Be careful with the usage of the hook: as it allows to implement complex non-linear effect, they could be source of instabilities. It is a way to do some handy hack that overcome numerical difficulties but the resulting solution will be hardly trust-able.

```
>>> def hook(t, fields):
... T = fields["T"].values
... # We bound the value of T, to be sure it does not go over 0.5
... fields["T"] = ("x", "y"), np.where(T > 0.5, 0.5, T)
... return fields
>>> simulation = Simulation(model, initial_fields,
... dt=0.1, tmax=10, hook=hook)
```

### Keep the results in a container¶

A container is an object that will save the fields for each or some time-steps. It can be in-memory container (by default) or save the data in a persistent way on disk. In that case, a netCDF file will be created on disk.

The `skfdiff.Container`

is a thin wrapper around the xarray library
that will concatenate the fields of each time-steps and save it on disk if
requested by the user. It has a main attributes, `Container.data`

that return the underlying `xarray.Dataset`

.

```
>>> simulation = Simulation(model, initial_fields, dt=0.1, tmax=1)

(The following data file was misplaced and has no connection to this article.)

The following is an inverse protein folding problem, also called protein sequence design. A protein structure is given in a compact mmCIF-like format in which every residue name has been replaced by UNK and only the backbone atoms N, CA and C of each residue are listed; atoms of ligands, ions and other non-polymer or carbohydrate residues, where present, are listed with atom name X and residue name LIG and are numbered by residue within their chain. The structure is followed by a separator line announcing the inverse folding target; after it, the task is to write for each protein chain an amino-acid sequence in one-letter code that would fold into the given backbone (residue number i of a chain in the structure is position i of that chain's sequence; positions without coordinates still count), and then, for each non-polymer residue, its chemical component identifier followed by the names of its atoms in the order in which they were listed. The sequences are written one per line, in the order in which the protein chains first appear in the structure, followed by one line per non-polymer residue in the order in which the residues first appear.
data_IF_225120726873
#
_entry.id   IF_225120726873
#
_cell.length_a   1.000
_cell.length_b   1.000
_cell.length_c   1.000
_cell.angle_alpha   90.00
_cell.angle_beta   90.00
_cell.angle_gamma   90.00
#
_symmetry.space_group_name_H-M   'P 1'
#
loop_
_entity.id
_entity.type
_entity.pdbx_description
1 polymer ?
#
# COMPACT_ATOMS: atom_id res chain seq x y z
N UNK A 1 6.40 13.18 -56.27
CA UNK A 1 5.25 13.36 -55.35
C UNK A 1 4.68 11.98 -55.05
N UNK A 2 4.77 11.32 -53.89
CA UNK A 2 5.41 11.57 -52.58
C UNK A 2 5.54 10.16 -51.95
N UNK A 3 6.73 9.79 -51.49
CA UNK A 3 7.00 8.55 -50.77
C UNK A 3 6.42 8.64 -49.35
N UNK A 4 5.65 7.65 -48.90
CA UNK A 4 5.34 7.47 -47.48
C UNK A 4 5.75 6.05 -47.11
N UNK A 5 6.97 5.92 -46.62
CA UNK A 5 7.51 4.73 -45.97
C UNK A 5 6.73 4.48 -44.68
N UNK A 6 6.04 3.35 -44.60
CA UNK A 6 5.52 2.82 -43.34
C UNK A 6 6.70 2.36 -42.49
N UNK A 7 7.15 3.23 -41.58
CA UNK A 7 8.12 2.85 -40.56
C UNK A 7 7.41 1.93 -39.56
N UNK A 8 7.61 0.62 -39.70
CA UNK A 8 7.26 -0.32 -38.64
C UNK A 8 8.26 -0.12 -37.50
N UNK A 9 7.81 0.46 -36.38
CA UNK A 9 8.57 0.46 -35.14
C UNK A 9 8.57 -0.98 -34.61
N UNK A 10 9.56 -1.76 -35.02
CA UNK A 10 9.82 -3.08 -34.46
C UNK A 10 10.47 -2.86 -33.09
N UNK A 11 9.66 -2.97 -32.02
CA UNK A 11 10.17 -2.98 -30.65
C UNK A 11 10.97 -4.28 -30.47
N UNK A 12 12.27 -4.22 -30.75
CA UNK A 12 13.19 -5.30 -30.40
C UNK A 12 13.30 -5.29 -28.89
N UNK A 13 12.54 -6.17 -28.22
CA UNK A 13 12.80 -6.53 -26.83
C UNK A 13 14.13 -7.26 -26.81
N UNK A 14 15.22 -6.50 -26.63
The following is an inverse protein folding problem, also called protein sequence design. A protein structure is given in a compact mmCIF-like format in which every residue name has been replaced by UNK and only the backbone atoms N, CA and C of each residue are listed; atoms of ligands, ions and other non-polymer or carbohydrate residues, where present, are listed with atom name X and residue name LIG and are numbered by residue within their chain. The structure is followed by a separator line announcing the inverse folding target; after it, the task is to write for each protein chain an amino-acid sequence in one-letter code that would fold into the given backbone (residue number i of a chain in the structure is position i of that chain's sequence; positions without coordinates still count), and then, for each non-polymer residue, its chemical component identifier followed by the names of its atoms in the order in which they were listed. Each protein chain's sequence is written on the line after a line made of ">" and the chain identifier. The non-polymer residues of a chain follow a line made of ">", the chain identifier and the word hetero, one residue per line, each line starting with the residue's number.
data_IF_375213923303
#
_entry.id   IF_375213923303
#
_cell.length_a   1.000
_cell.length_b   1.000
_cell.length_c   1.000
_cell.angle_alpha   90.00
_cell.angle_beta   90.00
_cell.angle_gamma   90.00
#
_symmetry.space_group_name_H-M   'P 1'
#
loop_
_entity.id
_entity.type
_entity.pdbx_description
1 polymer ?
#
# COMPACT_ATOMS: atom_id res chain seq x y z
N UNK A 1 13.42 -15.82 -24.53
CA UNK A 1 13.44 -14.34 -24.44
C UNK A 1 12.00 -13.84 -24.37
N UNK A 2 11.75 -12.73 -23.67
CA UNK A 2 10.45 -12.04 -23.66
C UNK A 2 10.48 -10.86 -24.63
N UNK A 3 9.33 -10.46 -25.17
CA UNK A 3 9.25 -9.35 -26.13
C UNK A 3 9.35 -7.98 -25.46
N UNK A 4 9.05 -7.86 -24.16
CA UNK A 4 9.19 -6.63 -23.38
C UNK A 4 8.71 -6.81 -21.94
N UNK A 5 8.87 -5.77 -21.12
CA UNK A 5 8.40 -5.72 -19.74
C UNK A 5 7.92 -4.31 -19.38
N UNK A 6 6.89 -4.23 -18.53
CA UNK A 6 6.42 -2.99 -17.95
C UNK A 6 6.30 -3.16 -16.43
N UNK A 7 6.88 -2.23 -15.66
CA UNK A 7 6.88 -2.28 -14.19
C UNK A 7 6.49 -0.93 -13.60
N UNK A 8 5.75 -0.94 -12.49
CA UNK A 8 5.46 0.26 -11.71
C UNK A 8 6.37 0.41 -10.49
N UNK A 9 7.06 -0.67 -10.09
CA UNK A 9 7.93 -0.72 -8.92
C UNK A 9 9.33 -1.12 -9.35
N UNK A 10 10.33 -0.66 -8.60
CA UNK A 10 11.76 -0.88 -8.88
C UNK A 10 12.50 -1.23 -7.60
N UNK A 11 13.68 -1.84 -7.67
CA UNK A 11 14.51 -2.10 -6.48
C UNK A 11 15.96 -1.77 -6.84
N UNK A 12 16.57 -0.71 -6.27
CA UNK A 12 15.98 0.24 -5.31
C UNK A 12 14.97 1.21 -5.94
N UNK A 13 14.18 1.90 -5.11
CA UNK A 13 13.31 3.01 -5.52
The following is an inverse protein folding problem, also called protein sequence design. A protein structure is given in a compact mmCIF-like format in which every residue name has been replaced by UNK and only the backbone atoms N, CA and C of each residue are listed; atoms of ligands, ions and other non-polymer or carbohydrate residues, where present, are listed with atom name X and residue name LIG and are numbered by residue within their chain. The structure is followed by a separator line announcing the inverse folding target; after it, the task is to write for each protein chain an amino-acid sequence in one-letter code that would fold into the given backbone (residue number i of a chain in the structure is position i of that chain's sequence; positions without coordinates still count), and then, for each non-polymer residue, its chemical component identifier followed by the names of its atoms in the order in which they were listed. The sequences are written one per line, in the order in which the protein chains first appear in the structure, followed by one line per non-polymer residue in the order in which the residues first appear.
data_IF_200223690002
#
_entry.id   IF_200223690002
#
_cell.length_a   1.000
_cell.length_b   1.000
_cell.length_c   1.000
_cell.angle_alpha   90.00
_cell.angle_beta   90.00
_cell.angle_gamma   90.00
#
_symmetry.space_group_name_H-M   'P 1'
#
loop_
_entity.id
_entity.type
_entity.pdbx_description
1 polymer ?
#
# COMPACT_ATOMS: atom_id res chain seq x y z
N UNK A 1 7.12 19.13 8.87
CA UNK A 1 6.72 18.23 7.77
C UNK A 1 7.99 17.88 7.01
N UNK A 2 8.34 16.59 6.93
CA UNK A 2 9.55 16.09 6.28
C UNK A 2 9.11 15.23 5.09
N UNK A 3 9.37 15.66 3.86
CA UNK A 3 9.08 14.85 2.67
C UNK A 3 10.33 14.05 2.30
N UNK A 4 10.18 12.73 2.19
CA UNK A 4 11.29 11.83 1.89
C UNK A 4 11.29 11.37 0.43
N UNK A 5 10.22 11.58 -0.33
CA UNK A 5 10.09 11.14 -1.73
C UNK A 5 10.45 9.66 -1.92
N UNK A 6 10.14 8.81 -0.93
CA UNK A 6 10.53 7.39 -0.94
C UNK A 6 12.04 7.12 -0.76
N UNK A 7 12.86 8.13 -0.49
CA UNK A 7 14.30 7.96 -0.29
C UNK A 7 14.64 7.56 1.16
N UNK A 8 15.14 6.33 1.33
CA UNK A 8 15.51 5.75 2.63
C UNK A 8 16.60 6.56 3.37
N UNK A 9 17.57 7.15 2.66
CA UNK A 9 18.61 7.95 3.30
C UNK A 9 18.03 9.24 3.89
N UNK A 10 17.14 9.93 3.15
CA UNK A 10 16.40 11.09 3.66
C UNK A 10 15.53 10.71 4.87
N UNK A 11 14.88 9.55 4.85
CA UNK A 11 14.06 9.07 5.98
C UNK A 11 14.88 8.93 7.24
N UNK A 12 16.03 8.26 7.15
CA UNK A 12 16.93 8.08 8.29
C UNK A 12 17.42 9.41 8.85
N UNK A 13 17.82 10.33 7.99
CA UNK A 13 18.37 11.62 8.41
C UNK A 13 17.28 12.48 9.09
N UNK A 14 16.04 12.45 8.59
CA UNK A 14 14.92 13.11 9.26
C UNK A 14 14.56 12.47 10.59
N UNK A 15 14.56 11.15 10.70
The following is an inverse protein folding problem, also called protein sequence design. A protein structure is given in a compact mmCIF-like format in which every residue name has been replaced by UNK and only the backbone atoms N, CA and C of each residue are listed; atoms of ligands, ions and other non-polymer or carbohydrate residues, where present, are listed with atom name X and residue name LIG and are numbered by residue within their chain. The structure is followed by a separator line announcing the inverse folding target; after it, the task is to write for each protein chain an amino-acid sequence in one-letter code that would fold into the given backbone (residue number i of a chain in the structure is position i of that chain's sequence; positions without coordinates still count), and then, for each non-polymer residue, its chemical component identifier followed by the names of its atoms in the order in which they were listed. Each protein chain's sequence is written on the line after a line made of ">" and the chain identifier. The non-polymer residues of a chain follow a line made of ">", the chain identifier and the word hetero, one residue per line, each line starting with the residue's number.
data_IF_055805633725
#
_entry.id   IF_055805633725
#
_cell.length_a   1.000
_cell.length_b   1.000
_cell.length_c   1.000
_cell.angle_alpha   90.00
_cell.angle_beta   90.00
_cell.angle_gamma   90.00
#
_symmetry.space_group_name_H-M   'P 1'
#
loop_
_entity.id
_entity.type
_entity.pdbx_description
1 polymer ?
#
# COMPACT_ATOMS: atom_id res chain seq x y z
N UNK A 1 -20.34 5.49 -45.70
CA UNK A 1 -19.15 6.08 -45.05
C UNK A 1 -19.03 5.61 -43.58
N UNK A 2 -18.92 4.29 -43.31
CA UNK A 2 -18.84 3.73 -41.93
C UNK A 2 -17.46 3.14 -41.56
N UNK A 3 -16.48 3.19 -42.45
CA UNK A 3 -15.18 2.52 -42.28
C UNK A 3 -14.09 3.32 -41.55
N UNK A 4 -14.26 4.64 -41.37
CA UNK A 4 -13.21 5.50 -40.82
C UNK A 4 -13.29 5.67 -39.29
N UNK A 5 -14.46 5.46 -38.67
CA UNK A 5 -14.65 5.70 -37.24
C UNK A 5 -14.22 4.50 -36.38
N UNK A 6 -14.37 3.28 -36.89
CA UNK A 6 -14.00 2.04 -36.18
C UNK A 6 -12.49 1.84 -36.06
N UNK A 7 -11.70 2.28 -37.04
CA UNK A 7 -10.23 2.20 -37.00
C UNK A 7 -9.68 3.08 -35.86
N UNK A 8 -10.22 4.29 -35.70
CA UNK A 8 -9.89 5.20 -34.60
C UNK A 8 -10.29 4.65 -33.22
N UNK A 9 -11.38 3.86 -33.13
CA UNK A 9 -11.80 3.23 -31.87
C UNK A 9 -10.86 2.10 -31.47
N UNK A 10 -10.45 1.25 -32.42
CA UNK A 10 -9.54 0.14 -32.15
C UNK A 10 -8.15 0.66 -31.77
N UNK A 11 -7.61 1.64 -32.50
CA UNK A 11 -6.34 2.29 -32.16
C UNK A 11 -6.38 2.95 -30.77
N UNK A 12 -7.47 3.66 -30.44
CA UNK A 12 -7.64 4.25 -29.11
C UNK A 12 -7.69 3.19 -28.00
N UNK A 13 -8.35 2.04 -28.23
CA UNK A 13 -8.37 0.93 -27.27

>>> container = simulation.attach_container() # in-memory container
>>> t, fields = simulation.run()
>>> container.data["T"].isel(t=slice(0, 10, 3)).plot(col="t")
<xarray.plot.facetgrid.FacetGrid object ...>
```

For persistent container, you can retrieve the container data with the function
method `retrieve_container(path)`

.

```
>>> from skfdiff import retrieve_container
>>> simulation = Simulation(model, initial_fields,
... dt=0.1, tmax=1,
... id="heat_diff")
>>> simulation.attach_container("/tmp/skfdiff_output/",
... force=True) # on-disk container
path: ...
Empty
>>> t, fields = simulation.run()
>>> data = retrieve_container("/tmp/skfdiff_output/heat_diff")
>>> data["T"].isel(t=slice(0, 10, 3)).plot(col="t")